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BofA shakes up Merrill Lynch leadership under new chief Sieg

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Bank of America Corp's new wealth management chief, Andy Sieg, is reorganising his Merrill Lynch herd.

[NEW YORK] Bank of America Corp's new wealth management chief, Andy Sieg, is reorganising his Merrill Lynch herd.

In a broad leadership shakeup announced Wednesday, Mr Sieg cut the number of divisions within Merrill Lynch to six from 10 and promoted Mike Adornetto to serve as chief operating officer for wealth management.

At least four of Mr Sieg's regional deputies will leave the company or seek new positions, according to a staff memo obtained by Bloomberg. He granted several other executives new or expanded roles.

"Our shared objective is to make the organisation feel like a smaller, more tightly integrated firm," Mr Sieg said of the overhaul.

Bank of America promoted Mr Sieg to replace John Thiel atop the unit at the start of this year, putting him in charge of more than 14,600 advisers who help sell securities and other investments to customers.

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The reorganisation is aimed at making the business more efficient - with Mr Adornetto overseeing a review of how staff spend their days, so that they can be freed up to focus more on attracting and serving clients, according to the memo.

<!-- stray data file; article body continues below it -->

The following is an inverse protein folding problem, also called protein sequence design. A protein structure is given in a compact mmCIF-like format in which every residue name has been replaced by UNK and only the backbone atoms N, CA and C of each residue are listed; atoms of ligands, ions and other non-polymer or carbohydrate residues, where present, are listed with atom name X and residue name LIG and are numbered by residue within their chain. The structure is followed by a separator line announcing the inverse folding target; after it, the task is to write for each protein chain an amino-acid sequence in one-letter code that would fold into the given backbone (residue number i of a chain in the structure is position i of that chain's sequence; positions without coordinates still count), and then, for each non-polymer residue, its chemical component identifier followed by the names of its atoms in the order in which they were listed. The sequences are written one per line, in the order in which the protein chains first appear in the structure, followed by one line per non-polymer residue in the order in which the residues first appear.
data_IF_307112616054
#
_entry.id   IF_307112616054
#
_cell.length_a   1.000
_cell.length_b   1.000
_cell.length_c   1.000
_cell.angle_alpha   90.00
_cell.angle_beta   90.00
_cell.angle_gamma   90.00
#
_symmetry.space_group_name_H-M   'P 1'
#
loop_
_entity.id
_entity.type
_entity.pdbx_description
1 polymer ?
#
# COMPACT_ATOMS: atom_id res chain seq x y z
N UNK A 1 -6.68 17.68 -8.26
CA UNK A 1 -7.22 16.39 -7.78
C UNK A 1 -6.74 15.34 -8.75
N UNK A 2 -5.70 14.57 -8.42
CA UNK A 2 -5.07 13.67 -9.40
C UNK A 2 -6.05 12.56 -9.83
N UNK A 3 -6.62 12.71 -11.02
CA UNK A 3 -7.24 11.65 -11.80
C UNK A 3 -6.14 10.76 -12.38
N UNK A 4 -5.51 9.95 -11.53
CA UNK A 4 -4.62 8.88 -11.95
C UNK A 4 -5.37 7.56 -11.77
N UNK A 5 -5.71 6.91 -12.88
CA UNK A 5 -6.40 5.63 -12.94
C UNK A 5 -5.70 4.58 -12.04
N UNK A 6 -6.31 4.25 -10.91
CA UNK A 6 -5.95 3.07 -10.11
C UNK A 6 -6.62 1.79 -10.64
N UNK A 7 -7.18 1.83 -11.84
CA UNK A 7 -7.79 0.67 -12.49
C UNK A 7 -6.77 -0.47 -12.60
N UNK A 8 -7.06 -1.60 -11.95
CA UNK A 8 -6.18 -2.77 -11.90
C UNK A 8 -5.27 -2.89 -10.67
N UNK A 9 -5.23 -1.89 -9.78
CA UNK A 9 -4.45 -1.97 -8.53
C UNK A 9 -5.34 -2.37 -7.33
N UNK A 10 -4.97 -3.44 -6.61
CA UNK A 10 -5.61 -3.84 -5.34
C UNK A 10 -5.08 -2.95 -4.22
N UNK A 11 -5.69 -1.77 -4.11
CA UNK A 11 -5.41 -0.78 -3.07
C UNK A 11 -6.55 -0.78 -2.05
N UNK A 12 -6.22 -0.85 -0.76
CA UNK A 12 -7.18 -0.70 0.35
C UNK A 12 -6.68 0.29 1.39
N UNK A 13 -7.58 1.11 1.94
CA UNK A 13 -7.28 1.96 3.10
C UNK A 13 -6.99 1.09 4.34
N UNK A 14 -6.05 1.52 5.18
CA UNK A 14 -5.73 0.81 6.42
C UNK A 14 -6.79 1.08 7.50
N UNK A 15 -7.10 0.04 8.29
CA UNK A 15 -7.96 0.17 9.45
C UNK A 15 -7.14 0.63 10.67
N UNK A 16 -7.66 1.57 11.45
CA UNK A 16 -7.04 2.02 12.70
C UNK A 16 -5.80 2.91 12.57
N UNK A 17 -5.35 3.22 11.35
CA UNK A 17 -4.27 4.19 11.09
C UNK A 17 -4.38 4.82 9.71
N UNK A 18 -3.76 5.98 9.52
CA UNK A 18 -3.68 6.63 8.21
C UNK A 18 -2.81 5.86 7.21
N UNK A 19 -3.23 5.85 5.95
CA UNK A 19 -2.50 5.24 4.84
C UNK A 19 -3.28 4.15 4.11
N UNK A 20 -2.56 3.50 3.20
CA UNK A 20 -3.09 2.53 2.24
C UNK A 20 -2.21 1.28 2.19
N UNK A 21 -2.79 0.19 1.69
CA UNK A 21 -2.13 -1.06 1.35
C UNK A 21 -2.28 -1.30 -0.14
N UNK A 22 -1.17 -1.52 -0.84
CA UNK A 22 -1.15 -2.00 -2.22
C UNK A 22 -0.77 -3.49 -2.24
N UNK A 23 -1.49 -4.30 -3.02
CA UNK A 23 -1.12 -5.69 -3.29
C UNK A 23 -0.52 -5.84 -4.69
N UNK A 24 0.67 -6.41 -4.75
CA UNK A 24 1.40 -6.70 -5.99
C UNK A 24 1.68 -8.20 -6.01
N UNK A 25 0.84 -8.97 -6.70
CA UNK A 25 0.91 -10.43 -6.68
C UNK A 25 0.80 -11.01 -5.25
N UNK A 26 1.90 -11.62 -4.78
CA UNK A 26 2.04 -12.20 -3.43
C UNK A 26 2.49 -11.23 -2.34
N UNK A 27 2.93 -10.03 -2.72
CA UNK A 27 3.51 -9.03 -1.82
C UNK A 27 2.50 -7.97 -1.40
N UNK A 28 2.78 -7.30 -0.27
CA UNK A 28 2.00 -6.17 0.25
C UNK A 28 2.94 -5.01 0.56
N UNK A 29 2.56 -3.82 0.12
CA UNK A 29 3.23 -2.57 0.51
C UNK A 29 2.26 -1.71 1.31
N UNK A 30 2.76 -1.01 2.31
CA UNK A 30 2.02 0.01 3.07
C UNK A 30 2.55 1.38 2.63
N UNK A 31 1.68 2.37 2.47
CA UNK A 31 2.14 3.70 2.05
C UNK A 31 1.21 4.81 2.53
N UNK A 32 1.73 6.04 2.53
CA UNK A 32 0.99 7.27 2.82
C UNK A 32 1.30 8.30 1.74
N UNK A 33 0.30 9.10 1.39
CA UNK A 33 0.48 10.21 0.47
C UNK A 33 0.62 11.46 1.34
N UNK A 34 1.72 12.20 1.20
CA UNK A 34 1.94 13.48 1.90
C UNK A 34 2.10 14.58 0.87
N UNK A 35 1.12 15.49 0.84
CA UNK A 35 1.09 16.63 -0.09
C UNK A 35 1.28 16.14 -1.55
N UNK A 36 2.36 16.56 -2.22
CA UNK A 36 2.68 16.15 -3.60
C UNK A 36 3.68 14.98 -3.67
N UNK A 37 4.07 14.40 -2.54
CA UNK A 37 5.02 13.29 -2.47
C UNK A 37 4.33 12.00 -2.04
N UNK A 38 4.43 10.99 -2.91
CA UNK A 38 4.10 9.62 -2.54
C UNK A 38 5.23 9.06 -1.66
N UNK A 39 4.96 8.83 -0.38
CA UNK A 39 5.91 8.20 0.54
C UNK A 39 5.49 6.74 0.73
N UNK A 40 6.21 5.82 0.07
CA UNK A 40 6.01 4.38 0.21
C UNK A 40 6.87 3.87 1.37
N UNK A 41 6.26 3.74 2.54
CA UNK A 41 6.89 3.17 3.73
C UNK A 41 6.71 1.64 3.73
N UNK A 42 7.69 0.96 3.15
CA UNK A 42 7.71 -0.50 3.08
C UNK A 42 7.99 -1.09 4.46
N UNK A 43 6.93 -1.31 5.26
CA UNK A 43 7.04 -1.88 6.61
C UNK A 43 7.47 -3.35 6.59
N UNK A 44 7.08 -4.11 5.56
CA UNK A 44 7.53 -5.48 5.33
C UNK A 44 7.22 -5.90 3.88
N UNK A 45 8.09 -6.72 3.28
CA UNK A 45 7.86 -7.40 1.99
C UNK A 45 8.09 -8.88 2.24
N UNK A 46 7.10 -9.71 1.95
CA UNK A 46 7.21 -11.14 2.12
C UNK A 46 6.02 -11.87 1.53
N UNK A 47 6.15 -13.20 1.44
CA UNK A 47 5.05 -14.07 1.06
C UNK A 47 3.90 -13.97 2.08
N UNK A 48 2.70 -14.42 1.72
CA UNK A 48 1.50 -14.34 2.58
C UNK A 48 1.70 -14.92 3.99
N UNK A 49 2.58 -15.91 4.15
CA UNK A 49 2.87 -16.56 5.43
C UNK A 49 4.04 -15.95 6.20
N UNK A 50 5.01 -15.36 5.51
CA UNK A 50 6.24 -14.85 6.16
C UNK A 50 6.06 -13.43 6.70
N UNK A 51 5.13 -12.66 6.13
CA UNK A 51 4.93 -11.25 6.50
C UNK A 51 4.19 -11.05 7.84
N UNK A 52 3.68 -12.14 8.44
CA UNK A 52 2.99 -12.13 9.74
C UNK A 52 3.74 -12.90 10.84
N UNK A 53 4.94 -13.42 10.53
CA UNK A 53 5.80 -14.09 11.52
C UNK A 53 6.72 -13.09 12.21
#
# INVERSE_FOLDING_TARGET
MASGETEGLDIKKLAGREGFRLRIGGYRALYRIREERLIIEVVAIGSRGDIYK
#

Mr Sieg, 49, assumed his current post with more than 20 years of experience at the firm, and began enacting changes quickly. In January, he said the business will more clearly disclose fees that clients pay financial advisers.

The firm, he said, would follow through with plans for client-friendly changes despite uncertainty over whether US regulators would enact planned rules imposing a fiduciary standard.

Wednesday's memo outlines more than a dozen leadership changes, and signals more may come in the weeks ahead.

Mr Sieg reports to Terry Laughlin, the global head of wealth and investment management. Mr Laughlin's business, which also includes the US Trust unit, is the smallest of Bank of America's four main divisions, generating US$2.77 billion in profit last year. But the division posted the second-highest growth, increasing 7.9 per cent.


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